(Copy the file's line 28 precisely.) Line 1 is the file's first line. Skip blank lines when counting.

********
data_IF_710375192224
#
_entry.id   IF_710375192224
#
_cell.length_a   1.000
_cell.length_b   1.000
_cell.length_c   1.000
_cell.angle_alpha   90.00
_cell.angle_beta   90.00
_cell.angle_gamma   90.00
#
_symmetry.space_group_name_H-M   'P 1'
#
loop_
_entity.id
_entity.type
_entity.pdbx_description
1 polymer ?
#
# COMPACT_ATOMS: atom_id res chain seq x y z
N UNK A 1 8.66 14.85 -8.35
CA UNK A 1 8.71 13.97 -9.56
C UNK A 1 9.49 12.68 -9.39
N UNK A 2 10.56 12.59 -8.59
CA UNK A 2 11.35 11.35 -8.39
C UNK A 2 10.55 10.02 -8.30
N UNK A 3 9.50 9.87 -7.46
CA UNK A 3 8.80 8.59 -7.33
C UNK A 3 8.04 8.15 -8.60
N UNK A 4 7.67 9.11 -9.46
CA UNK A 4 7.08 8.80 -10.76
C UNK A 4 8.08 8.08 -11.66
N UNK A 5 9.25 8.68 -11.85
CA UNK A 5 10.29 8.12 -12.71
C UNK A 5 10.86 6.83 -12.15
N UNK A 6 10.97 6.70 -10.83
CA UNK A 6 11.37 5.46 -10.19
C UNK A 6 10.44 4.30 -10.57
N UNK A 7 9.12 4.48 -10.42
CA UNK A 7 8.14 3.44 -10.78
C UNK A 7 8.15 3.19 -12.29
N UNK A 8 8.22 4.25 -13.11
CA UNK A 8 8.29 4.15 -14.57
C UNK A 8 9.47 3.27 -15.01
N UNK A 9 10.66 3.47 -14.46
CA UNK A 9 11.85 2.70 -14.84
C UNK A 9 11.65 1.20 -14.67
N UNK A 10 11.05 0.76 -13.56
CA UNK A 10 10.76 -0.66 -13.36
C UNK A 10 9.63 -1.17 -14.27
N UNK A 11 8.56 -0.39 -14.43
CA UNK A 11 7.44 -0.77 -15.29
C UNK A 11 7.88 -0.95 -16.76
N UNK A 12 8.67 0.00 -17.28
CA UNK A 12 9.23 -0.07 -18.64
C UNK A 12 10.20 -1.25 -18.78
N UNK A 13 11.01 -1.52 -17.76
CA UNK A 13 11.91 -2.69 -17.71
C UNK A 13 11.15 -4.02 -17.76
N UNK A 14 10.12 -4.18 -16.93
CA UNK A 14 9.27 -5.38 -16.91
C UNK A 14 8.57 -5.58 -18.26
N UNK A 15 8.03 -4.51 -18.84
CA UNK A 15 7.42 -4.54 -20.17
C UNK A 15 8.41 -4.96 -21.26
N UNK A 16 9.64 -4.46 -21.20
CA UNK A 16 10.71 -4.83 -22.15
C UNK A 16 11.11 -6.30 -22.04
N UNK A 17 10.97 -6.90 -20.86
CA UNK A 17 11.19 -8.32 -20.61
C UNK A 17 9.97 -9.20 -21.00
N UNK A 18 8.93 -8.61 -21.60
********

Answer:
CA UNK A 3 8.80 8.59 -7.33